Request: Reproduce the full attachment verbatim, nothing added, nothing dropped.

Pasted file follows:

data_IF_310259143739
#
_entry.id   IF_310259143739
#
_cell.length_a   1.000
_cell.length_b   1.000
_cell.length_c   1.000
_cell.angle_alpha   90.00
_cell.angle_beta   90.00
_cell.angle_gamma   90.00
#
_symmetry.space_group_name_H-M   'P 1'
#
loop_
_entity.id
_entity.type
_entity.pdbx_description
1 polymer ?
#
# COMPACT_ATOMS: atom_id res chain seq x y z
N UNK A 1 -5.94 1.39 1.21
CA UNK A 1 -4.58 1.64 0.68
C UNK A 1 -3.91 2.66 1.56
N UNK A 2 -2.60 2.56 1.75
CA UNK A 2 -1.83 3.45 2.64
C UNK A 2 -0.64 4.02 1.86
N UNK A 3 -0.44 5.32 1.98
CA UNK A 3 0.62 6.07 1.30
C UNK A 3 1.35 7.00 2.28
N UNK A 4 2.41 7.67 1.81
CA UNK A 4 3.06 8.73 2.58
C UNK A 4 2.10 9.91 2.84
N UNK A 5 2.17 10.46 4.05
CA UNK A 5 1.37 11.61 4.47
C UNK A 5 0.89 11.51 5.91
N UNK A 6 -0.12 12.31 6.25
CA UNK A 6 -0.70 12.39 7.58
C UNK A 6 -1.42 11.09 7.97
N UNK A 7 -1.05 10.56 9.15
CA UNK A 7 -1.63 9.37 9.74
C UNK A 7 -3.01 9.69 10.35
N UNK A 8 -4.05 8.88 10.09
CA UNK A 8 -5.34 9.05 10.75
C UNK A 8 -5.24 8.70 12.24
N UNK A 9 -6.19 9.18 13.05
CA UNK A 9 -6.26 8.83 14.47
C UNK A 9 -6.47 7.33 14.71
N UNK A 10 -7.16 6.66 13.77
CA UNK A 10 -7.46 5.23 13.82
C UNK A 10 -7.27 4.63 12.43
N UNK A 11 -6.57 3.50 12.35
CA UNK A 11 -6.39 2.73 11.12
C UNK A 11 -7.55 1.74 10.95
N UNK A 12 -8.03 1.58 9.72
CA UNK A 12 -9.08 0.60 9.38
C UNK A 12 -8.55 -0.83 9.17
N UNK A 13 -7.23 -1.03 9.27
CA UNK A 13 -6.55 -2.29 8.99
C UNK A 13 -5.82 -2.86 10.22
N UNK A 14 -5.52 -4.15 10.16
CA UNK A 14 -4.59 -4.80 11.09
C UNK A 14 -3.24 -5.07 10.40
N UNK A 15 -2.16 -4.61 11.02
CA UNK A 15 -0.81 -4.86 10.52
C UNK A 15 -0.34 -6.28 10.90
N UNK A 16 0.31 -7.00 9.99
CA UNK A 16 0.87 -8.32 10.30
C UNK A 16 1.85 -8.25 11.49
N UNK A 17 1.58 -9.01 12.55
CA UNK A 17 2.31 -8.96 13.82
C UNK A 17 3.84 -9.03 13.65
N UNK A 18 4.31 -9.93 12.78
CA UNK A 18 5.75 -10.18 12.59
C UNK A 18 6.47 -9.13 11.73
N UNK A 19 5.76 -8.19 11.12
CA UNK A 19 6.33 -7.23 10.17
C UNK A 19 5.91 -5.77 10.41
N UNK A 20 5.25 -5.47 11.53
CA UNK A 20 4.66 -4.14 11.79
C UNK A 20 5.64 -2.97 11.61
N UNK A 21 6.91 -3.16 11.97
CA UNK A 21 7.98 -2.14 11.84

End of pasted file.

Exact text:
data_IF_310259143739
#
_entry.id   IF_310259143739
#
_cell.length_a   1.000
_cell.length_b   1.000
_cell.length_c   1.000
_cell.angle_alpha   90.00
_cell.angle_beta   90.00
_cell.angle_gamma   90.00
#
_symmetry.space_group_name_H-M   'P 1'
#
loop_
_entity.id
_entity.type
_entity.pdbx_description
1 polymer ?
#
# COMPACT_ATOMS: atom_id res chain seq x y z
N UNK A 1 -5.94 1.39 1.21
CA UNK A 1 -4.58 1.64 0.68
C UNK A 1 -3.91 2.66 1.56
N UNK A 2 -2.60 2.56 1.75
CA UNK A 2 -1.83 3.45 2.64
C UNK A 2 -0.64 4.02 1.86
N UNK A 3 -0.44 5.32 1.98
CA UNK A 3 0.62 6.07 1.30
C UNK A 3 1.35 7.00 2.28
N UNK A 4 2.41 7.67 1.81
CA UNK A 4 3.06 8.73 2.58
C UNK A 4 2.10 9.91 2.84
N UNK A 5 2.17 10.46 4.05
CA UNK A 5 1.37 11.61 4.47
C UNK A 5 0.89 11.51 5.91
N UNK A 6 -0.12 12.31 6.25
CA UNK A 6 -0.70 12.39 7.58
C UNK A 6 -1.42 11.09 7.97
N UNK A 7 -1.05 10.56 9.15
CA UNK A 7 -1.63 9.37 9.74
C UNK A 7 -3.01 9.69 10.35
N UNK A 8 -4.05 8.88 10.09
CA UNK A 8 -5.34 9.05 10.75
C UNK A 8 -5.24 8.70 12.24
N UNK A 9 -6.19 9.18 13.05
CA UNK A 9 -6.26 8.83 14.47
C UNK A 9 -6.47 7.33 14.71
N UNK A 10 -7.16 6.66 13.77
CA UNK A 10 -7.46 5.23 13.82
C UNK A 10 -7.27 4.63 12.43
N UNK A 11 -6.57 3.50 12.35
CA UNK A 11 -6.39 2.73 11.12
C UNK A 11 -7.55 1.74 10.95
N UNK A 12 -8.03 1.58 9.72
CA UNK A 12 -9.08 0.60 9.38
C UNK A 12 -8.55 -0.83 9.17
N UNK A 13 -7.23 -1.03 9.27
CA UNK A 13 -6.55 -2.29 8.99
C UNK A 13 -5.82 -2.86 10.22
N UNK A 14 -5.52 -4.15 10.16
CA UNK A 14 -4.59 -4.80 11.09
C UNK A 14 -3.24 -5.07 10.40
N UNK A 15 -2.16 -4.61 11.02
CA UNK A 15 -0.81 -4.86 10.52
C UNK A 15 -0.34 -6.28 10.90
N UNK A 16 0.31 -7.00 9.99
CA UNK A 16 0.87 -8.32 10.30
C UNK A 16 1.85 -8.25 11.49
N UNK A 17 1.58 -9.01 12.55
CA UNK A 17 2.31 -8.96 13.82
C UNK A 17 3.84 -9.03 13.65
N UNK A 18 4.31 -9.93 12.78
CA UNK A 18 5.75 -10.18 12.59
C UNK A 18 6.47 -9.13 11.73
N UNK A 19 5.76 -8.19 11.12
CA UNK A 19 6.33 -7.23 10.17
C UNK A 19 5.91 -5.77 10.41
N UNK A 20 5.25 -5.47 11.53
CA UNK A 20 4.66 -4.14 11.79
C UNK A 20 5.64 -2.97 11.61
N UNK A 21 6.91 -3.16 11.97
CA UNK A 21 7.98 -2.14 11.84